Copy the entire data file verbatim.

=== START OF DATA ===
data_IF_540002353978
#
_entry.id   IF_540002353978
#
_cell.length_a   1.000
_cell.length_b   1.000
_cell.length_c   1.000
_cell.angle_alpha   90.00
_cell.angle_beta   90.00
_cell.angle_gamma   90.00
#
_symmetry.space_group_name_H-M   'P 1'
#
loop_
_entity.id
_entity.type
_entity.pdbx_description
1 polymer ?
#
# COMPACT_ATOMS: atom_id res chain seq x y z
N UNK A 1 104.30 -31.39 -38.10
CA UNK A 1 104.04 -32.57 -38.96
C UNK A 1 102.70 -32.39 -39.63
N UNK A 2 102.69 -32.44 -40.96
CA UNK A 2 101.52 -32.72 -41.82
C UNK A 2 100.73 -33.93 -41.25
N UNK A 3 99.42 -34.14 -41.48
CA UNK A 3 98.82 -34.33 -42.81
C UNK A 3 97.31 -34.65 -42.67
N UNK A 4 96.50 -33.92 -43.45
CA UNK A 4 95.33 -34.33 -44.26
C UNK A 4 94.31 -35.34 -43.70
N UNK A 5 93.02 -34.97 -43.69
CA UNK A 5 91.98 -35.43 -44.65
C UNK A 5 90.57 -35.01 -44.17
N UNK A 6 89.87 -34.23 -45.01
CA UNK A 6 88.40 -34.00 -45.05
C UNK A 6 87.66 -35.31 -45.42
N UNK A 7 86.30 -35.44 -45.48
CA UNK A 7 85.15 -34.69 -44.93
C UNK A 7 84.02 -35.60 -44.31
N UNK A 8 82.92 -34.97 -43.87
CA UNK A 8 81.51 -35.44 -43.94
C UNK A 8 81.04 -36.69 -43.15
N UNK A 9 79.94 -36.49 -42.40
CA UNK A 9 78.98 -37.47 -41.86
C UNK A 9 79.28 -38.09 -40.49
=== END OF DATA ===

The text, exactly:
data_IF_540002353978
#
_entry.id   IF_540002353978
#
_cell.length_a   1.000
_cell.length_b   1.000
_cell.length_c   1.000
_cell.angle_alpha   90.00
_cell.angle_beta   90.00
_cell.angle_gamma   90.00
#
_symmetry.space_group_name_H-M   'P 1'
#
loop_
_entity.id
_entity.type
_entity.pdbx_description
1 polymer ?
#
# COMPACT_ATOMS: atom_id res chain seq x y z
N UNK A 1 104.30 -31.39 -38.10
CA UNK A 1 104.04 -32.57 -38.96
C UNK A 1 102.70 -32.39 -39.63
N UNK A 2 102.69 -32.44 -40.96
CA UNK A 2 101.52 -32.72 -41.82
C UNK A 2 100.73 -33.93 -41.25
N UNK A 3 99.42 -34.14 -41.48
CA UNK A 3 98.82 -34.33 -42.81
C UNK A 3 97.31 -34.65 -42.67
N UNK A 4 96.50 -33.92 -43.45
CA UNK A 4 95.33 -34.33 -44.26
C UNK A 4 94.31 -35.34 -43.70
N UNK A 5 93.02 -34.97 -43.69
CA UNK A 5 91.98 -35.43 -44.65
C UNK A 5 90.57 -35.01 -44.17
N UNK A 6 89.87 -34.23 -45.01
CA UNK A 6 88.40 -34.00 -45.05
C UNK A 6 87.66 -35.31 -45.42
N UNK A 7 86.30 -35.44 -45.48
CA UNK A 7 85.15 -34.69 -44.93
C UNK A 7 84.02 -35.60 -44.31
N UNK A 8 82.92 -34.97 -43.87
CA UNK A 8 81.51 -35.44 -43.94
C UNK A 8 81.04 -36.69 -43.15
N UNK A 9 79.94 -36.49 -42.40
CA UNK A 9 78.98 -37.47 -41.86
C UNK A 9 79.28 -38.09 -40.49